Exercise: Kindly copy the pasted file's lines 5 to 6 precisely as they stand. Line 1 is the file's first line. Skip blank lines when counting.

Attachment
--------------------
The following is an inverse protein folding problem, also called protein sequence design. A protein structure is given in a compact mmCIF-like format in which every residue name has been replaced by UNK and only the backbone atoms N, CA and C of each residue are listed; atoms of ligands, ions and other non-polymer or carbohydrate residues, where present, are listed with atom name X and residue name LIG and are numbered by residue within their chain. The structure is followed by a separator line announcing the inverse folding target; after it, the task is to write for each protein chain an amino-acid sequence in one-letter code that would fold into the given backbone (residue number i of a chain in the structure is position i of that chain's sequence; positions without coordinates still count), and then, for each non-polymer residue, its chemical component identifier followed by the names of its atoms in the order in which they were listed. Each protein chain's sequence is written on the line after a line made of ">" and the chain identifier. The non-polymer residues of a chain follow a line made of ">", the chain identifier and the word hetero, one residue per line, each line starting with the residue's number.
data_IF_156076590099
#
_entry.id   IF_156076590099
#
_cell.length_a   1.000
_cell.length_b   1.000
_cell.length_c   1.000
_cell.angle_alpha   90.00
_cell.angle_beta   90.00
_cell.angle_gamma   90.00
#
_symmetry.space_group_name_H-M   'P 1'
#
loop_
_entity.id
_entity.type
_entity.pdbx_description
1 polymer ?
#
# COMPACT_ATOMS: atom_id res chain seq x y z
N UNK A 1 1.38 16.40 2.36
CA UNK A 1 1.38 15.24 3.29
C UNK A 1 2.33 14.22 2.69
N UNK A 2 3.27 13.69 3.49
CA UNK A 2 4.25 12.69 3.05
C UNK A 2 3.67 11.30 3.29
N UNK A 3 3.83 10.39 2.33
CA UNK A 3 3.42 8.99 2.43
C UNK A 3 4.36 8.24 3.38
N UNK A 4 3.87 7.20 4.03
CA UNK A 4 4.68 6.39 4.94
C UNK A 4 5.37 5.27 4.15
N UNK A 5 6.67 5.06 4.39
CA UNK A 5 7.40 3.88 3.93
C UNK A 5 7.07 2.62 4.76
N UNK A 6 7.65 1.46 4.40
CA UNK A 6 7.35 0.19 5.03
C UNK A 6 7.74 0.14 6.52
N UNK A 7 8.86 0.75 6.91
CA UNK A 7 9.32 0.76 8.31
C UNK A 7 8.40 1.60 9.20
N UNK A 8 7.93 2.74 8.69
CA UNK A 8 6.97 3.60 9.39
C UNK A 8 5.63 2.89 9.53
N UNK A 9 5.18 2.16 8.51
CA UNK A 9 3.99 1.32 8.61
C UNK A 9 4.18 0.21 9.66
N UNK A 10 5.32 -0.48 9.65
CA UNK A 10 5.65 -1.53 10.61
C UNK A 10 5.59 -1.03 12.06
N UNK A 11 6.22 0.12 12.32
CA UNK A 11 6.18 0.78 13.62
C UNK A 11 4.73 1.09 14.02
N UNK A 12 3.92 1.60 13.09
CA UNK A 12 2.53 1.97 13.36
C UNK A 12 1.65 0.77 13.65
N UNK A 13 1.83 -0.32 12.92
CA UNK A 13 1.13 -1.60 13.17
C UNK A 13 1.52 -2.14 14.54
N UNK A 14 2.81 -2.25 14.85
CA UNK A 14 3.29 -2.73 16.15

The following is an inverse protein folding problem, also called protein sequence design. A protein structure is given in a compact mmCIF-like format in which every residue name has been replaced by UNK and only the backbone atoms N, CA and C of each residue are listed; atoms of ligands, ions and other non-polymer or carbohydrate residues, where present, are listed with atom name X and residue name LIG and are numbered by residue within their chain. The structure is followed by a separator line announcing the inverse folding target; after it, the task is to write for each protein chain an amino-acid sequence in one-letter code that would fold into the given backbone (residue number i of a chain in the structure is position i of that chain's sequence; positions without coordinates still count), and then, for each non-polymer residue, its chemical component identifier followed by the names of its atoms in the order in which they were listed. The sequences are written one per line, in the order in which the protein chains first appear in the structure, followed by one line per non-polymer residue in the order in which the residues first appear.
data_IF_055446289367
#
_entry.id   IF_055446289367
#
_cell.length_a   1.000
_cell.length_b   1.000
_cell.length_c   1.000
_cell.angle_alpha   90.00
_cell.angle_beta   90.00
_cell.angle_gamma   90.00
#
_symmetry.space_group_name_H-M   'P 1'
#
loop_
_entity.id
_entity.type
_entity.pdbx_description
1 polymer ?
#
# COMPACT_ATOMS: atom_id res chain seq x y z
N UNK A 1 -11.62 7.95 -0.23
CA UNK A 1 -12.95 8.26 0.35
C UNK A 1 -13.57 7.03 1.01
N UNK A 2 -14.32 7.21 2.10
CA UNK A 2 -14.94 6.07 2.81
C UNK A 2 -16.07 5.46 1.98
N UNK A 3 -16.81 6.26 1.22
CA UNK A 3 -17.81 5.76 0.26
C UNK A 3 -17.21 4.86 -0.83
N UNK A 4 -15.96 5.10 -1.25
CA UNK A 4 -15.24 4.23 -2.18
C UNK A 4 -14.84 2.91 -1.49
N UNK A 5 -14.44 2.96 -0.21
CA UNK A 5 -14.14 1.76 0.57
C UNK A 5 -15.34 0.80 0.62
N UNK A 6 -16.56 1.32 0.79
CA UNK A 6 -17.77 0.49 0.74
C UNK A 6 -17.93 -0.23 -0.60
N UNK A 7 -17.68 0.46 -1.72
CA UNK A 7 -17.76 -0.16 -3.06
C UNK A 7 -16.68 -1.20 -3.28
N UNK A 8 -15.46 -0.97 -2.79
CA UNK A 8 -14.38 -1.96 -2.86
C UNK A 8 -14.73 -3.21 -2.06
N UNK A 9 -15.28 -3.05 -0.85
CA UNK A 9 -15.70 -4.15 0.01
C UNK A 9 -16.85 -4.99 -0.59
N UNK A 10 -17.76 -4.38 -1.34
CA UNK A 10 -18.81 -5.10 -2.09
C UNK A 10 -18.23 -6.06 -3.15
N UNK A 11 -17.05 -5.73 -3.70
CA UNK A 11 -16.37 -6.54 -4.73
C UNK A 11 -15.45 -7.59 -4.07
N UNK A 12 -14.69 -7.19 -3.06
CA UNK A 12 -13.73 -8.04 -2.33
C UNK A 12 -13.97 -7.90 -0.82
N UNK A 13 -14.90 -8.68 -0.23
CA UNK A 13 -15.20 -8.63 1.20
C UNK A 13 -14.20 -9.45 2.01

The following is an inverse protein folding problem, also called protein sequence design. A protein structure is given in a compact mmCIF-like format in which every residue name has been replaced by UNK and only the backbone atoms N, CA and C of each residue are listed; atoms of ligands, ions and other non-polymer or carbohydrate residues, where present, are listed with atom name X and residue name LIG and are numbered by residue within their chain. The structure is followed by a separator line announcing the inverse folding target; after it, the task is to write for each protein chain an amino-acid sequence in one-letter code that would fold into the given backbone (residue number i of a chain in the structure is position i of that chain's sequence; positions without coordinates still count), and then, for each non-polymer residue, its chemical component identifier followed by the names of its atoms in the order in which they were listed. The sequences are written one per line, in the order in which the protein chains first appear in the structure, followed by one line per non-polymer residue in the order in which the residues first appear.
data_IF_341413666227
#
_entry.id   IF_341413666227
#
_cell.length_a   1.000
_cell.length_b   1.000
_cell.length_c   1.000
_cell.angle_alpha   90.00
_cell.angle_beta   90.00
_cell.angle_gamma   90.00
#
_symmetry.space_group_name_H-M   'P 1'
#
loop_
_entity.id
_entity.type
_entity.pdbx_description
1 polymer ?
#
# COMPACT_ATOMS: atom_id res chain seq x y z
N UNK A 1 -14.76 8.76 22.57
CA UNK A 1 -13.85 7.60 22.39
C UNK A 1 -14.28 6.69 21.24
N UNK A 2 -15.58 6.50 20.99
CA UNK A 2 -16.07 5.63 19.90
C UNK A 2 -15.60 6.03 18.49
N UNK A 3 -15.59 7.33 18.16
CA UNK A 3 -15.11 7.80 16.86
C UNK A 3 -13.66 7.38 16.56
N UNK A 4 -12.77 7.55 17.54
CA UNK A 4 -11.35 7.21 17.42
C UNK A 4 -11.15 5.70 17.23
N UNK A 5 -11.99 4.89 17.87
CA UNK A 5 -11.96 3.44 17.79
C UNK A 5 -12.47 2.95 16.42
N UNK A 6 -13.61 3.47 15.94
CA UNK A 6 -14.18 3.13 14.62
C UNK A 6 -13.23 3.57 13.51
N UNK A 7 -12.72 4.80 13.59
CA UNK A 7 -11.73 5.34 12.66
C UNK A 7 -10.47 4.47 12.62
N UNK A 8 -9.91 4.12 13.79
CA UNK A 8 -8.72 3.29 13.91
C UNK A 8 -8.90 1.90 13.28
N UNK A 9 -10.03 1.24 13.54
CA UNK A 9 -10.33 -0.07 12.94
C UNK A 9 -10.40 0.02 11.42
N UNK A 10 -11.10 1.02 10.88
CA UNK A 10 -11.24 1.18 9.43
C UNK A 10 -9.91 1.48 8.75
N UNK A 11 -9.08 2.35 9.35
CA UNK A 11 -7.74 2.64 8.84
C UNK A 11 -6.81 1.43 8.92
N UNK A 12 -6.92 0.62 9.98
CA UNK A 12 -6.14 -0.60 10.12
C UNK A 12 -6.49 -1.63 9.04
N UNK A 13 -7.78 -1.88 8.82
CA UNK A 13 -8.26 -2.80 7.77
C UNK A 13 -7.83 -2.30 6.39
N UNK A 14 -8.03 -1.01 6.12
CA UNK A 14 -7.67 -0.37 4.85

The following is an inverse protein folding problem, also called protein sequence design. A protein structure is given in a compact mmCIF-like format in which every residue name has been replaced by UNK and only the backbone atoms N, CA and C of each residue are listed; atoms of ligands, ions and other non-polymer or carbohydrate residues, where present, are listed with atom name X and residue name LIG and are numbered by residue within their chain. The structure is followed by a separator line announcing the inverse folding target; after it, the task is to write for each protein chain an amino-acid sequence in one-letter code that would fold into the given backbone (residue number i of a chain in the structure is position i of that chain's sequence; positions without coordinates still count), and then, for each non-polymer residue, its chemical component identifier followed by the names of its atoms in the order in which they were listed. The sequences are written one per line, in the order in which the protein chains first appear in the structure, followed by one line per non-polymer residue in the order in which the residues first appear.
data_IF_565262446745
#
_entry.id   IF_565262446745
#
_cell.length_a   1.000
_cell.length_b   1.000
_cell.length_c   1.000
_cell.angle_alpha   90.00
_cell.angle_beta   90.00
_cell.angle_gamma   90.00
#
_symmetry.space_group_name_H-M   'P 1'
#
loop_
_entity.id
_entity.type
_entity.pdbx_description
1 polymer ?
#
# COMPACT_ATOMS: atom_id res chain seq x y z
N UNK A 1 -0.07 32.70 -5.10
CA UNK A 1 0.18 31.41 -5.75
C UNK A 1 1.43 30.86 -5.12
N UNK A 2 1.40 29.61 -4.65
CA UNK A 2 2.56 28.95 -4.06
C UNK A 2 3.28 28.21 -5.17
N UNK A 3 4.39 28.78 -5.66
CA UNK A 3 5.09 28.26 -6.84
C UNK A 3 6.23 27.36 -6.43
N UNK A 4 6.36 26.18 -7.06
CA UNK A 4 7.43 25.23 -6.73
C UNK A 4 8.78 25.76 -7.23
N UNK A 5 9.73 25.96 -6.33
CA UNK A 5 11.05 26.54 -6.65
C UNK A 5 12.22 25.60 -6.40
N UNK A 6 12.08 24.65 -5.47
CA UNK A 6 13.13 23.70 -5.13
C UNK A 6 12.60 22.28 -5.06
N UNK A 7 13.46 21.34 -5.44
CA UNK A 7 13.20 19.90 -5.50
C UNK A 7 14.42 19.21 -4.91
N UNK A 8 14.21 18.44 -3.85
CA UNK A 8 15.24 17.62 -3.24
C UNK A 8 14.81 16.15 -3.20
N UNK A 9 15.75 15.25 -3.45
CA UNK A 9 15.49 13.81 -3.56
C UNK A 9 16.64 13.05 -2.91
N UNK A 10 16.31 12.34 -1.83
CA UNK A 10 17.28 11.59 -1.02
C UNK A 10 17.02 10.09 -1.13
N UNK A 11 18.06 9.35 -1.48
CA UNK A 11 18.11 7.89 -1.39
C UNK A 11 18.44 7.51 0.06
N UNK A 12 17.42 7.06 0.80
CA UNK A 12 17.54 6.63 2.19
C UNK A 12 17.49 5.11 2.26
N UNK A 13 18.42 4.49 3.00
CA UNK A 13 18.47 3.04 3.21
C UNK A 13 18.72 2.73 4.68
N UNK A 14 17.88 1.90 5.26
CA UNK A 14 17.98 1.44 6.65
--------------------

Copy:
#
_cell.length_a   1.000